Historian Explains Why Icelandic Government Owns Geysir

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Historian Explains Why Icelandic Government Owns Geysir

Geysir

Photo: Páll Stefánsson.

Historian Guðmundur Magnússon wrote an interesting column entitled 'Þegar þjóðin eignaðist geysir' ('When the Nation Acquired Geysir') in daily Morgunblaðið today.

In the article, Guðmundur explains that the famous geothermal area had been owned by the local farmers since the settlement of Iceland. In the summer of 1893, a noble and wealthy Irishman, James Craig Jr. was traveling around Iceland, and like most tourists still do, he visited the Geysir area. There he met the poor farmers who had been trying without success to sell the area to the government. Craig told the farmers that if the deal with the government went through, he would buy the land around the geysers. In the spring of 1894, he bought the land for DKK 3,000 from the owners, Sigurður Pálsson, Jón Sigurðsson and Greipur Sigurðsson.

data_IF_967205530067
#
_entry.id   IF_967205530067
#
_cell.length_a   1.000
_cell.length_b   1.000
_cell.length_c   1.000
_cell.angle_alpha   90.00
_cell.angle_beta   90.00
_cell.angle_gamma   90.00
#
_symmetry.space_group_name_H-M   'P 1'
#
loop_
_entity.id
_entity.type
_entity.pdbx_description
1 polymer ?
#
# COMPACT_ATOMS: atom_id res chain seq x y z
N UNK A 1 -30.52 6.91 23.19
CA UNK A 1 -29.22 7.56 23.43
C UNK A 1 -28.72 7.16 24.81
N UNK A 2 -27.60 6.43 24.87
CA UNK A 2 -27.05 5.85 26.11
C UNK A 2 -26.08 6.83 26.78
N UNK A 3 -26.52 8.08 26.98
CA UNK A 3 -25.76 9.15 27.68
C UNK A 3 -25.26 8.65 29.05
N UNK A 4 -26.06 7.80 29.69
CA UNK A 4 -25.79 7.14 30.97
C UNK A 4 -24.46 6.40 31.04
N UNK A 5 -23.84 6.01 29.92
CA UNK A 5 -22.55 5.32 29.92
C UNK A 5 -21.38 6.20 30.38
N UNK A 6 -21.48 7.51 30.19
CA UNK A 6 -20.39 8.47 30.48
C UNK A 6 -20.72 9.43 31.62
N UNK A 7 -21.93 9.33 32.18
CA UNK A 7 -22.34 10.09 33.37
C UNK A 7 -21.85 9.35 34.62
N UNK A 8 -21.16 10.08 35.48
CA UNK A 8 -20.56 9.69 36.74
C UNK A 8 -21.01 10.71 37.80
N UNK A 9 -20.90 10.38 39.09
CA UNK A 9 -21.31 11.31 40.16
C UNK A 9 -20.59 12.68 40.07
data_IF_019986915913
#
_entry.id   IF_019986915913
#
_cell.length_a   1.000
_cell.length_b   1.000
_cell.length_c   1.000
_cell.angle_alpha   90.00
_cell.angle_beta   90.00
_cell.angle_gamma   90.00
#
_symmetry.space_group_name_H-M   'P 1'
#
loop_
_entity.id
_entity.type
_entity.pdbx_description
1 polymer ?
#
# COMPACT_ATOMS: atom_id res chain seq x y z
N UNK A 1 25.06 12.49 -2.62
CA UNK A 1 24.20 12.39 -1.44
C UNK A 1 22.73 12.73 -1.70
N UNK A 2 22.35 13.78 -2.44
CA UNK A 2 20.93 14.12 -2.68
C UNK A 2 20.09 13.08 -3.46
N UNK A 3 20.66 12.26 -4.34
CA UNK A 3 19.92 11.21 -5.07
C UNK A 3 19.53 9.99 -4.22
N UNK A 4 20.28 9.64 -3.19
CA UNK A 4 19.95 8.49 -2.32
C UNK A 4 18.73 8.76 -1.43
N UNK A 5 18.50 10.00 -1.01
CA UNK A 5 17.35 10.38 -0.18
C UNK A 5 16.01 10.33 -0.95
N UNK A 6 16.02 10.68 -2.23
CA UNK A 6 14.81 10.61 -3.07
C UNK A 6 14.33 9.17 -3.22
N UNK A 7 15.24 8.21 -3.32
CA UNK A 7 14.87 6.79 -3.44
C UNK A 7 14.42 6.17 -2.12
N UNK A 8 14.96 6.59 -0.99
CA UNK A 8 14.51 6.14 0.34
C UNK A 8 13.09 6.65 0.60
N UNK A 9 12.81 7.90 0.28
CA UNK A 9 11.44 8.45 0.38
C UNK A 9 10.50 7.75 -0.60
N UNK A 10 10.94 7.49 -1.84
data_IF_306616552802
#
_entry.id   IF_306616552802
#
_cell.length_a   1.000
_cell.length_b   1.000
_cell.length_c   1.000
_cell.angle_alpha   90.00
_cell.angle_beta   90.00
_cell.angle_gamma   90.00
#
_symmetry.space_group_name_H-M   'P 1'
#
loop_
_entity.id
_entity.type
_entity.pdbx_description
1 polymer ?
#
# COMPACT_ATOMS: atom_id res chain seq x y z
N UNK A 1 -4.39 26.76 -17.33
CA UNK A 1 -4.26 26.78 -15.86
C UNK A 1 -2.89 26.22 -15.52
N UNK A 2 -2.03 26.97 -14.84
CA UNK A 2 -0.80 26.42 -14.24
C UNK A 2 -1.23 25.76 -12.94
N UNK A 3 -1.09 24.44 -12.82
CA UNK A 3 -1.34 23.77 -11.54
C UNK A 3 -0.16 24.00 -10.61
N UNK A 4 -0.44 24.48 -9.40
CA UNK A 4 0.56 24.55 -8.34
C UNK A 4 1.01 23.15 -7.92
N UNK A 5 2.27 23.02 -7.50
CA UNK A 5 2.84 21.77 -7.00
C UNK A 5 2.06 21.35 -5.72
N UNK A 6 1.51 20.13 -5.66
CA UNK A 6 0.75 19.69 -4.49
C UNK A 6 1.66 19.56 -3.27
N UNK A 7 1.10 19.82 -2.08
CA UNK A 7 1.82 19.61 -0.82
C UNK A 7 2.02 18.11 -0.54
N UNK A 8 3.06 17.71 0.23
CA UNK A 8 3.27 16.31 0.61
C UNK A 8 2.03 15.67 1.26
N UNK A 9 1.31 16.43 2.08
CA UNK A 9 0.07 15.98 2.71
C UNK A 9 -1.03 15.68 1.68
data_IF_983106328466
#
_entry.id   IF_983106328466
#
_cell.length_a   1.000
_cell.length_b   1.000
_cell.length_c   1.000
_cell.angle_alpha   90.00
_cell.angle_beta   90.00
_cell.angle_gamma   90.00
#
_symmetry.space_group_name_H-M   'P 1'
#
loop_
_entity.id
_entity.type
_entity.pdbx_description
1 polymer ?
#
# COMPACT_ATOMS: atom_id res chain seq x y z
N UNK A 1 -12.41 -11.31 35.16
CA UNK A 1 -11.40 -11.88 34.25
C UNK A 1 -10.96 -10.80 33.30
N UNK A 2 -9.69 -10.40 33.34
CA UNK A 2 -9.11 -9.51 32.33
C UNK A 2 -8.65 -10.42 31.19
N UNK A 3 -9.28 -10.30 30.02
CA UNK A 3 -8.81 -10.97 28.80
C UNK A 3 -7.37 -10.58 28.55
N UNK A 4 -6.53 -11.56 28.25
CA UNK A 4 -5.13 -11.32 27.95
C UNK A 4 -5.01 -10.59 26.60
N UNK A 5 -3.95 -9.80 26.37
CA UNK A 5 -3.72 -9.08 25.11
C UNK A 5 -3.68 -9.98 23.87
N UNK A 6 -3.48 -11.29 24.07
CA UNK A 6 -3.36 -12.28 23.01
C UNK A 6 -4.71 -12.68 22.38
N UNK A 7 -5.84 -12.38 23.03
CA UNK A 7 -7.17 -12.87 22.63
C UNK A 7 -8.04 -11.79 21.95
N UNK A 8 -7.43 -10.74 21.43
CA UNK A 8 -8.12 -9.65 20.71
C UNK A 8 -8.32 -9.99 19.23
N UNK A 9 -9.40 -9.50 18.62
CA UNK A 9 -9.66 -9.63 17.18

Craig’s family was very unhappy with his decision, spending the family's money on a geothermal area in faraway Iceland. In the end, he gave the Geysir area to his friend, E.Rogers, who had never been to Iceland and had no interest in the land.

In 1935, Sigurður Jónasson, a wealthy Icelandic businessman, bought the Geysir area for ISK 8,000 and gave it to the Icelandic state.

At the time, he told daily Nýja Dagblaðið: “Personally I think the Icelandic state should own this unique treasure Geysir, and do everything it can to protect the area for future generations. The area should of course be a national park.”

Geysir was not the only gift Sigurður gave the Icelandic state. In 1941 he gave the government the Bessastaðir estate for the use of the future President of Iceland. Iceland became independent in 1944 and Bessastaðir has been the presidential residence ever since.

The recent introduction of a ISK 600 (USD 5, EUR 4) entrance fee to Geysir by landowners has caused heated debate in Iceland. The area receives up to 6,000 visitors per day and landowners say that the fee will be used for development and protection of the area.  The government maintains that according to the 1935 agreement set out above, the land within the fenced area is owned by the state and it is therefore illegal for landowners of the surrounding area to charge an entrance fee.

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